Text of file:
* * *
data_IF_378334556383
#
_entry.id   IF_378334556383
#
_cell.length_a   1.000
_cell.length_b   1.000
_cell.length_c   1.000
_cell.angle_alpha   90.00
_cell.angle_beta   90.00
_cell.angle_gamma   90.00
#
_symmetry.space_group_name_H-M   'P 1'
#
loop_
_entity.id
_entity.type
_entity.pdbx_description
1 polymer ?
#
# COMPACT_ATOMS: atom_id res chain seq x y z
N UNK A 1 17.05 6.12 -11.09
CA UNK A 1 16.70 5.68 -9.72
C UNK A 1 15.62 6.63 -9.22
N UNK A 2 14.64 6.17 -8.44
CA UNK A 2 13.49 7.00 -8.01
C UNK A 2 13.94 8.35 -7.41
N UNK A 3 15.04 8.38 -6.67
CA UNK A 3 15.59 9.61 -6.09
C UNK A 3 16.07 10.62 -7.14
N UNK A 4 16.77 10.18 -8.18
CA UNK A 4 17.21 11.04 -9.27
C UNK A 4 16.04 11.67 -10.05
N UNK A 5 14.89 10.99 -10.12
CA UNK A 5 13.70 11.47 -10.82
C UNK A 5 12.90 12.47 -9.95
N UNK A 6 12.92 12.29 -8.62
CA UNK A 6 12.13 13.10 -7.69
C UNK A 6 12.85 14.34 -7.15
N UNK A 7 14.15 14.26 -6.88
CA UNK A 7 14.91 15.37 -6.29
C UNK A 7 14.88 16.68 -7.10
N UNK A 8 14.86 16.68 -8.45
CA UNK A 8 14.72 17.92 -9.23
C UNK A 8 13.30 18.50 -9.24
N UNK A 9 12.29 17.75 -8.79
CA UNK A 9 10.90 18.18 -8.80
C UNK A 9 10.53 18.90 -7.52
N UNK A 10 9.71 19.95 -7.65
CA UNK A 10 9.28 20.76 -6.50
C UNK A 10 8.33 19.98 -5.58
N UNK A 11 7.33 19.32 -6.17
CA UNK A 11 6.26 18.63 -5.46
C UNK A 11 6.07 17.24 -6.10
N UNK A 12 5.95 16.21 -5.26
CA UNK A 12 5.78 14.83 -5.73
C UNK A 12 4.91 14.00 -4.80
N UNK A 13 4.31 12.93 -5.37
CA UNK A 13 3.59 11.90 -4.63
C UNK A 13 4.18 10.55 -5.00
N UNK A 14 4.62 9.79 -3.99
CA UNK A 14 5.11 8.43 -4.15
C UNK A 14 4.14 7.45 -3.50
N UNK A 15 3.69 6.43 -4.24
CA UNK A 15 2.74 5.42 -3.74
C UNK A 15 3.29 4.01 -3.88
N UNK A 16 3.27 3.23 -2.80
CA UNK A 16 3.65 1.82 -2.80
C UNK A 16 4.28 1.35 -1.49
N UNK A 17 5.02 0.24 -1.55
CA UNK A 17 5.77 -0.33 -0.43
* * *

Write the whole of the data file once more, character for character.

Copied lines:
data_IF_378334556383
#
_entry.id   IF_378334556383
#
_cell.length_a   1.000
_cell.length_b   1.000
_cell.length_c   1.000
_cell.angle_alpha   90.00
_cell.angle_beta   90.00
_cell.angle_gamma   90.00
#
_symmetry.space_group_name_H-M   'P 1'
#
loop_
_entity.id
_entity.type
_entity.pdbx_description
1 polymer ?
#
# COMPACT_ATOMS: atom_id res chain seq x y z
N UNK A 1 17.05 6.12 -11.09
CA UNK A 1 16.70 5.68 -9.72
C UNK A 1 15.62 6.63 -9.22
N UNK A 2 14.64 6.17 -8.44
CA UNK A 2 13.49 7.00 -8.01
C UNK A 2 13.94 8.35 -7.41
N UNK A 3 15.04 8.38 -6.67
CA UNK A 3 15.59 9.61 -6.09
C UNK A 3 16.07 10.62 -7.14
N UNK A 4 16.77 10.18 -8.18
CA UNK A 4 17.21 11.04 -9.27
C UNK A 4 16.04 11.67 -10.05
N UNK A 5 14.89 10.99 -10.12
CA UNK A 5 13.70 11.47 -10.82
C UNK A 5 12.90 12.47 -9.95
N UNK A 6 12.92 12.29 -8.62
CA UNK A 6 12.13 13.10 -7.69
C UNK A 6 12.85 14.34 -7.15
N UNK A 7 14.15 14.26 -6.88
CA UNK A 7 14.91 15.37 -6.29
C UNK A 7 14.88 16.68 -7.10
N UNK A 8 14.86 16.68 -8.45
CA UNK A 8 14.72 17.92 -9.23
C UNK A 8 13.30 18.50 -9.24
N UNK A 9 12.29 17.75 -8.79
CA UNK A 9 10.90 18.18 -8.80
C UNK A 9 10.53 18.90 -7.52
N UNK A 10 9.71 19.95 -7.65
CA UNK A 10 9.28 20.76 -6.50
C UNK A 10 8.33 19.98 -5.58
N UNK A 11 7.33 19.32 -6.17
CA UNK A 11 6.26 18.63 -5.46
C UNK A 11 6.07 17.24 -6.10
N UNK A 12 5.95 16.21 -5.26
CA UNK A 12 5.78 14.83 -5.73
C UNK A 12 4.91 14.00 -4.80
N UNK A 13 4.31 12.93 -5.37
CA UNK A 13 3.59 11.90 -4.63
C UNK A 13 4.18 10.55 -5.00
N UNK A 14 4.62 9.79 -3.99
CA UNK A 14 5.11 8.43 -4.15
C UNK A 14 4.14 7.45 -3.50
N UNK A 15 3.69 6.43 -4.24
CA UNK A 15 2.74 5.42 -3.74
C UNK A 15 3.29 4.01 -3.88
N UNK A 16 3.27 3.23 -2.80
CA UNK A 16 3.65 1.82 -2.80
C UNK A 16 4.28 1.35 -1.49
N UNK A 17 5.02 0.24 -1.55
CA UNK A 17 5.77 -0.33 -0.43